Spiritual care – frequently asked questions


  • The hospice must be a miserable place to work?
  • There is more laughter here than anywhere else I have ever worked. One saying I like is, ‘We may not be able to add days on to a life, but we can put life into those days.’ People seem to be frightened of hospices. There is no need. If you would like to find out what St Richard’s Hospice is really like – the sense of peace, the feeling of safety, the frequent humour – please get in touch and we’ll be delighted to show you around, either as an individual, or as part of the group you belong to.

  • What happens when we die?
  • Views on this vary. Most English people believe in some form of the survival of the human personality after death. Many English people believe that this life is all there is and that death is our natural and final ending. In the hospice chaplaincy team, we honour all beliefs about this. We want to know what you believe and we will try to provide you with an environment in which you can continue to explore and live out those beliefs.

  • What is the difference between ‘spiritual’ and ‘religious’?
  • To be spiritual is part of the raw stuff of being human. It is that element in being human that asks questions about the meaning and purpose of being alive. This is common to all human beings whether or not they are religious. Many people express their spirituality through a religion; many don’t. We know from experience that spiritual care is a crucial part of hospice care. The hospice chaplaincy is charged first and foremost with providing ‘spiritual care’ and, only when appropriate, ‘religious care’.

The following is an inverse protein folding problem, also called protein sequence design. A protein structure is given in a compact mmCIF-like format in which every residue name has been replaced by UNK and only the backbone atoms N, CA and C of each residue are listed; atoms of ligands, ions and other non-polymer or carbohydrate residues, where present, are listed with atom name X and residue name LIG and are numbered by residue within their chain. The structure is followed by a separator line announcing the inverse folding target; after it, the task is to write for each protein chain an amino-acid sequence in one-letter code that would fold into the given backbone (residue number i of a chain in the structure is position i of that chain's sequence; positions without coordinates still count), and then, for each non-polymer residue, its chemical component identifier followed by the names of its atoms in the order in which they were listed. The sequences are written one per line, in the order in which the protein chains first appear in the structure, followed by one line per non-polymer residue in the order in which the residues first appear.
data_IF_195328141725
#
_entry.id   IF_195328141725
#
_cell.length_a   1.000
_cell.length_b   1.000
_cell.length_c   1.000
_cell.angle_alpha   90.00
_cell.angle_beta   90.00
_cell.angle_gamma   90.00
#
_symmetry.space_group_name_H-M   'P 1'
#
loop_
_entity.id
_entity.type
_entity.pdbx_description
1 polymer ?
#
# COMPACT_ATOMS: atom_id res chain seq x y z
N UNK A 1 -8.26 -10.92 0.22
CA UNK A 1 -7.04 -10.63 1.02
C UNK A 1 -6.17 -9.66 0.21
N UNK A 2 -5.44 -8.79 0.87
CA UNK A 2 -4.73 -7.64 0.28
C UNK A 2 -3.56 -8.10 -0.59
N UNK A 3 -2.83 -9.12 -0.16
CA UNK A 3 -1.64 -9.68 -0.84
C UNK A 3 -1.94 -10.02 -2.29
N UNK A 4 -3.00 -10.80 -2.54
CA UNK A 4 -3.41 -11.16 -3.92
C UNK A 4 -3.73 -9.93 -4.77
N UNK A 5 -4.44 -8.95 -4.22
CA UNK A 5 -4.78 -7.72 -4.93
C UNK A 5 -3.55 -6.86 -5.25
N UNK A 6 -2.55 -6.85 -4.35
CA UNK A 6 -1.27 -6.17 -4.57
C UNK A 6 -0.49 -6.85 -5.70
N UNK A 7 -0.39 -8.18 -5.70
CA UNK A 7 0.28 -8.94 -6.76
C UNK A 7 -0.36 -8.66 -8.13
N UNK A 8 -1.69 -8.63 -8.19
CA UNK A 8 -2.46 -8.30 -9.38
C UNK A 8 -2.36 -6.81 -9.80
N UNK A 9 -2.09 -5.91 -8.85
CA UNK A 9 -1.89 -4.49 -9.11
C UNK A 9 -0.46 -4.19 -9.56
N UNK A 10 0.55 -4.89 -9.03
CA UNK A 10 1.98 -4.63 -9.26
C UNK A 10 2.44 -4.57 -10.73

• What about ‘Last Words’?
  • Sooner or later, we all die. When that happens, a gathering of some kind needs to take place where memories can be shared and words and music, special to the one who has died, can be heard. This can take just about any form you choose. The chaplaincy can advise you how to create and organise this. We do not represent any one particular faith or philosophy, so we can help you to organise a ceremony that feels real and truthful. With your funeral director, we can advise you on who can be asked to lead the ceremony you have in mind, or we can lead it for you. If we lead it for you, all the fees come back to the hospice. We have helped many hospice families create a ceremony. On many occasions we have helped people to plan things before they die. This is always a time of important conversations within a family – it helps many things to be said that might not otherwise be said – and it always gives people peace of mind.